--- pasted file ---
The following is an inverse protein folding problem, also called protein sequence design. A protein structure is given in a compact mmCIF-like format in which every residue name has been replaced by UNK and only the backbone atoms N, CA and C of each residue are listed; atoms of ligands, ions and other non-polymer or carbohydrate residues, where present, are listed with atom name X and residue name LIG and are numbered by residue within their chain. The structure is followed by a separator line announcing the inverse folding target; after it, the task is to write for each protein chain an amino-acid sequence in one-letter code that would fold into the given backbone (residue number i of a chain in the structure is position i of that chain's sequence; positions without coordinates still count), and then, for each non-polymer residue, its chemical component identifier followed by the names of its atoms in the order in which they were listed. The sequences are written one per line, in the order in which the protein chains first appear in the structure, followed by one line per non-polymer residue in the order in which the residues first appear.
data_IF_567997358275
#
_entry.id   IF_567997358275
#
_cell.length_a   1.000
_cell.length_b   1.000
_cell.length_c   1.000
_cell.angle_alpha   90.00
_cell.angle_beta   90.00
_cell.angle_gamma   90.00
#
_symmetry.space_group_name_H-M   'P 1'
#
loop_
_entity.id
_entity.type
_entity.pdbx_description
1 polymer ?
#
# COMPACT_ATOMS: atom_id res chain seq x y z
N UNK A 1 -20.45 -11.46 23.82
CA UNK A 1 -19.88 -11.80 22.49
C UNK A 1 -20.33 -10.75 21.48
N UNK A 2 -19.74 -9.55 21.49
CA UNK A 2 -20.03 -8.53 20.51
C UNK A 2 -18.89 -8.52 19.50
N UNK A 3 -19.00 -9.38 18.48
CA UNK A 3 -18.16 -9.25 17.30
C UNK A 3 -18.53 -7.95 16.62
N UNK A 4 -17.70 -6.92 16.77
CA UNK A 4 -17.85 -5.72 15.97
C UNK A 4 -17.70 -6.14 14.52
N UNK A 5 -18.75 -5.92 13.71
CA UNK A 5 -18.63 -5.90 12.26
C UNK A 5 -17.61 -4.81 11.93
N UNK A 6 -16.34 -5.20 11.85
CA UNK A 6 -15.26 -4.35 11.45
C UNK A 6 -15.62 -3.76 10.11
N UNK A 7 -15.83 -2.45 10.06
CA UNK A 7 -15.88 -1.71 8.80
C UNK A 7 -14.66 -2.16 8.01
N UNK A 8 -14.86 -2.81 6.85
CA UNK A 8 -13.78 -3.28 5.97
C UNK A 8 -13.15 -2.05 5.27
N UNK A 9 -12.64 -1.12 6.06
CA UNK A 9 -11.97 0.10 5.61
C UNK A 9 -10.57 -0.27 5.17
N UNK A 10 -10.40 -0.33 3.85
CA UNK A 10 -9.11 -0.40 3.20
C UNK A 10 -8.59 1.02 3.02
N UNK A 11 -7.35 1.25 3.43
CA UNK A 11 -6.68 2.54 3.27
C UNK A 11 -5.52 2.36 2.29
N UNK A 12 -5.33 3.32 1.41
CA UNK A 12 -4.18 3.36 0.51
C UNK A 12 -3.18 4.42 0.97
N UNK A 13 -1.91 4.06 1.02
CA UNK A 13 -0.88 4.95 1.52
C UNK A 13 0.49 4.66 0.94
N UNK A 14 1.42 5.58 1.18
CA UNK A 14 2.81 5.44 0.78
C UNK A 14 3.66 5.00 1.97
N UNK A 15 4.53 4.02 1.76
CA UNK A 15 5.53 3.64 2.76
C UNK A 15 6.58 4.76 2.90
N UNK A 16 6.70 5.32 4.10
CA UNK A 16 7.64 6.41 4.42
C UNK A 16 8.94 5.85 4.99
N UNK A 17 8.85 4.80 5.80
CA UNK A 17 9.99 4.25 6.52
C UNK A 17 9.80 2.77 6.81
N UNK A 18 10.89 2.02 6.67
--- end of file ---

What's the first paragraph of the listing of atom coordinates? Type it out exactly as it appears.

The following is an inverse protein folding problem, also called protein sequence design. A protein structure is given in a compact mmCIF-like format in which every residue name has been replaced by UNK and only the backbone atoms N, CA and C of each residue are listed; atoms of ligands, ions and other non-polymer or carbohydrate residues, where present, are listed with atom name X and residue name LIG and are numbered by residue within their chain. The structure is followed by a separator line announcing the inverse folding target; after it, the task is to write for each protein chain an amino-acid sequence in one-letter code that would fold into the given backbone (residue number i of a chain in the structure is position i of that chain's sequence; positions without coordinates still count), and then, for each non-polymer residue, its chemical component identifier followed by the names of its atoms in the order in which they were listed. The sequences are written one per line, in the order in which the protein chains first appear in the structure, followed by one line per non-polymer residue in the order in which the residues first appear.